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The evolution of Popocatépetl volcano was determined through the definition of rock units following morphostratigraphic criteria and detailed geological sections. The primitive volcano, named Nexpayantla, probably contemporaneous with Pies volcano, a part of the Iztaccíhuatl volcanic complex to the north, grew beneath the site of today's cone. This volcano produced mainly andesitic to dacitic lava flows, presented flank activity in the form of several large dacitic lava domes, and was intruded by dacitic to rhyolitic dikes. The evolution of Nexpayantla volcano finished with a large collapse to the south that produced the Lower Tlayecac avalanche deposit. A new cone, Ventorrillo volcano, was built on the remains of Nexpayantla and was formed mostly by andesitic lava flows, but did not present any recognizable flank activity. Ventorrillo volcano collapsed in a large Bezymianny-type eruption toward the southwest, producing the Upper Tlayecac avalanche deposit and the Tochimilco pumice. The Calpan fan was derived from collapse and eruptions of Pies volcano.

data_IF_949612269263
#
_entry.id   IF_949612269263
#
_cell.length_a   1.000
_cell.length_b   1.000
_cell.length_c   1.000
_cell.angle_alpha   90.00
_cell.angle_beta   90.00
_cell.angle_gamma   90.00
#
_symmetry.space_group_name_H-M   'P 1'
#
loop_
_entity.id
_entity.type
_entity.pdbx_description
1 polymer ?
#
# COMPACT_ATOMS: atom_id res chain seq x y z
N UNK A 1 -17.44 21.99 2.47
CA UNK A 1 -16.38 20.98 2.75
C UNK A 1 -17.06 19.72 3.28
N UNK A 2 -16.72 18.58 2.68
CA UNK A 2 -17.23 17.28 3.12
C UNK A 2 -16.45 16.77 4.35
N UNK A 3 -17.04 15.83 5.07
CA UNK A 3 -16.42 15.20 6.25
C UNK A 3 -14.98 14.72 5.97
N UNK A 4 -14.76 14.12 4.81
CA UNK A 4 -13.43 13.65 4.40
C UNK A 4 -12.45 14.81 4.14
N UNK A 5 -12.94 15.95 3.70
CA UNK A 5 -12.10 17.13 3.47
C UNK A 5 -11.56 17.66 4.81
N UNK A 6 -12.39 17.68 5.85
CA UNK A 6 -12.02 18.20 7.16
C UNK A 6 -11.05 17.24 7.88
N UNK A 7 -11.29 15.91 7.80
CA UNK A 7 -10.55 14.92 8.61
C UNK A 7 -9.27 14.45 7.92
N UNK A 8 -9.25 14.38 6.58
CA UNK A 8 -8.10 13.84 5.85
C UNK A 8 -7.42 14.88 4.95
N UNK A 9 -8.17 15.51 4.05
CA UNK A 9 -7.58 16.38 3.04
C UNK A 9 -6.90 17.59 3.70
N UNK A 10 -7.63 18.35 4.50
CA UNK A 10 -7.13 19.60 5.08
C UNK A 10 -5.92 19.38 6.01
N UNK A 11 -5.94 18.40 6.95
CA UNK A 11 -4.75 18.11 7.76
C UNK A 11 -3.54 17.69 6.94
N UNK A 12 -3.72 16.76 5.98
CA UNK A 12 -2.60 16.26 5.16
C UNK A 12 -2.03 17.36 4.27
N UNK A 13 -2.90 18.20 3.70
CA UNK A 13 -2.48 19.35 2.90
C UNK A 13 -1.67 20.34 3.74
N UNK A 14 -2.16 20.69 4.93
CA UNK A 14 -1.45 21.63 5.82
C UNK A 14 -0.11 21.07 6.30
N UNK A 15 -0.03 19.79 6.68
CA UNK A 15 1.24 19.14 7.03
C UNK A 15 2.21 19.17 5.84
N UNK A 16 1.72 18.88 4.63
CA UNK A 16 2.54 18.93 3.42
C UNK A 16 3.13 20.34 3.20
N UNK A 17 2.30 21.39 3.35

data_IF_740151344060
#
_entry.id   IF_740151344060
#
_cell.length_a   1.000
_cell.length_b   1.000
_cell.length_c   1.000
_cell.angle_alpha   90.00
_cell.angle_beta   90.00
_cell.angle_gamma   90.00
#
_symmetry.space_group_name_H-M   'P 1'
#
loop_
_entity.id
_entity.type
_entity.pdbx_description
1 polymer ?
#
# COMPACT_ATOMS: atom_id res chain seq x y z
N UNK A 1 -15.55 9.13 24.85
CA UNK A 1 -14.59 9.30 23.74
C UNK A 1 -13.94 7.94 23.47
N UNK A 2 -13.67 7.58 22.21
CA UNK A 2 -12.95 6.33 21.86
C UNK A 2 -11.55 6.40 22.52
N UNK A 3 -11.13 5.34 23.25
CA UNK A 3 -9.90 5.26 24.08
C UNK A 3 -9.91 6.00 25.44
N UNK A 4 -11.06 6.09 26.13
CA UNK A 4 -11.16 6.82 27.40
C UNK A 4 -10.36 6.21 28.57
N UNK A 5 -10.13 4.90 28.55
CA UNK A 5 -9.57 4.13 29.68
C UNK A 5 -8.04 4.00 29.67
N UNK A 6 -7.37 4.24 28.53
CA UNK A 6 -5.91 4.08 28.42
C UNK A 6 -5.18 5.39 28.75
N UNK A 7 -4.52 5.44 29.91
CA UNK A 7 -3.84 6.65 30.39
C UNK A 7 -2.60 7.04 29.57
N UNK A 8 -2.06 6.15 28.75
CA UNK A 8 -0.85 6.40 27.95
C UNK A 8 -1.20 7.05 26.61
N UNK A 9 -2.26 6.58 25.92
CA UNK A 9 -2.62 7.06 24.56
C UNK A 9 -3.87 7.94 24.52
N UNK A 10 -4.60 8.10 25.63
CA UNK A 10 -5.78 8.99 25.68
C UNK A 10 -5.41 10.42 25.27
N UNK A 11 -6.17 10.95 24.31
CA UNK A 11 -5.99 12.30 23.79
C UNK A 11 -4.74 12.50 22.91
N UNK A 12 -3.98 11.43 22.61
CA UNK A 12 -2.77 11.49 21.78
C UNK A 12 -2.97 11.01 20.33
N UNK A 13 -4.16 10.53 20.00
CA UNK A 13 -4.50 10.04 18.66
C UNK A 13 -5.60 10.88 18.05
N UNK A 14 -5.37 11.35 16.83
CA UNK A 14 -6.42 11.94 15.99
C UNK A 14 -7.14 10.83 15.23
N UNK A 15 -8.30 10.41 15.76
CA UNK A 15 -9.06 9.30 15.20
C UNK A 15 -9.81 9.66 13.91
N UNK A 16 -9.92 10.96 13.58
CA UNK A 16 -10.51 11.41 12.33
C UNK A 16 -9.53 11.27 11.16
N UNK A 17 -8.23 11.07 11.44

The present-day cone grew through the emission of many andesitic to dacitic lava flows, which were grouped into eroded or covered lava slopes (Malpaís, Las Mesas, Metepec, and San Pedro Benito Juarez lava flows), and glaciated (Fraile lava flows) and nonglaciated (Las Cruces, Buenavista, Quimichule, Atlimiyaya, Chiquipixle, and Nealtican lava flows) lava slopes with marked features, both from the central vent and from flank eruptions, mainly to the northeast and southwest of the cone. The Ecatzingo and Ombligo-Xalipilcáyatl flank vents formed two well-defined lineaments. The relative ages of the lava flows were determined through morphology, stratigraphic relations, and tephra cover. Two stages of growth were separated by a large Plinian eruption, which emplaced the Black and White (B&W) and Pumice with Andesite (PWA) fall deposits, which were used as stratigraphic markers. Another twelve Plinian pumice deposits are interstratified with the lava flows.

Four large volcaniclastic fans and five valley fill deposits form the volcano's piedmont, and have resulted from the successive emplacement of pyroclastic flows, lahars, and fluvial deposits along several gullies that mark the lower slopes of the volcano. Glacier melting coincident with several of the Plinian eruptions could have been responsible for some of the extensive lahar deposits.

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